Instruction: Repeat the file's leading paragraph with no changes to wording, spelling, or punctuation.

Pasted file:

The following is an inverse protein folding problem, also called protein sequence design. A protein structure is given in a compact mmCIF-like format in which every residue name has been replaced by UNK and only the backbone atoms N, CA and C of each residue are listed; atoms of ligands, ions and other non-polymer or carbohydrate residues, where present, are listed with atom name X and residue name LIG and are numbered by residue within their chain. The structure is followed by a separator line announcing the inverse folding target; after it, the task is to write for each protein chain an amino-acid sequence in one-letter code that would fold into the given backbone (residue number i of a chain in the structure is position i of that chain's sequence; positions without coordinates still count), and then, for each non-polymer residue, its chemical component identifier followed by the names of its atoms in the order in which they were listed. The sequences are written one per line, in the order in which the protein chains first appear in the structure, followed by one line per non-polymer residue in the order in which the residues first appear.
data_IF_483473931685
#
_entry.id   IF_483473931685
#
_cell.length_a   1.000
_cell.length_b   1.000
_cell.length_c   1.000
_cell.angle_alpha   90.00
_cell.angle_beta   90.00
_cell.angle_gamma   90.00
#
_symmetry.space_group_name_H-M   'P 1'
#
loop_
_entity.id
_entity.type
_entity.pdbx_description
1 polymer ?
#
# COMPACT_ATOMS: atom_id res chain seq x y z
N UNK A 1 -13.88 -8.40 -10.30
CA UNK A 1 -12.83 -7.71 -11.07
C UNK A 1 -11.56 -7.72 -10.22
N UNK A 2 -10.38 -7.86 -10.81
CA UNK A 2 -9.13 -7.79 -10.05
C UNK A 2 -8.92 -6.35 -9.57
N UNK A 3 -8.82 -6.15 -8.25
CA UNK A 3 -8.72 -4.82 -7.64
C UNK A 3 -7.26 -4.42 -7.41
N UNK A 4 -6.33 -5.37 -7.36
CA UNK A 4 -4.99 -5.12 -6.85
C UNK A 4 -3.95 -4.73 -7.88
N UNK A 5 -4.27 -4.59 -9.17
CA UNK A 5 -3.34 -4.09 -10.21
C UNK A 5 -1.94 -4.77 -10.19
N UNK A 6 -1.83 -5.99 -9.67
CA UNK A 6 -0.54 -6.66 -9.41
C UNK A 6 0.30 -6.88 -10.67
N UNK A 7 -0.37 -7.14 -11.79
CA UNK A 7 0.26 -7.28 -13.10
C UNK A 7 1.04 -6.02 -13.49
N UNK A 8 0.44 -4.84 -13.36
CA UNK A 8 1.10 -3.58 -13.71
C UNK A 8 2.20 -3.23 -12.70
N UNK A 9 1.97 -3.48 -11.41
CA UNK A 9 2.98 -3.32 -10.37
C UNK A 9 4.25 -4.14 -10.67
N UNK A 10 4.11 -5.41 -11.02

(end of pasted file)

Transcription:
The following is an inverse protein folding problem, also called protein sequence design. A protein structure is given in a compact mmCIF-like format in which every residue name has been replaced by UNK and only the backbone atoms N, CA and C of each residue are listed; atoms of ligands, ions and other non-polymer or carbohydrate residues, where present, are listed with atom name X and residue name LIG and are numbered by residue within their chain. The structure is followed by a separator line announcing the inverse folding target; after it, the task is to write for each protein chain an amino-acid sequence in one-letter code that would fold into the given backbone (residue number i of a chain in the structure is position i of that chain's sequence; positions without coordinates still count), and then, for each non-polymer residue, its chemical component identifier followed by the names of its atoms in the order in which they were listed. The sequences are written one per line, in the order in which the protein chains first appear in the structure, followed by one line per non-polymer residue in the order in which the residues first appear.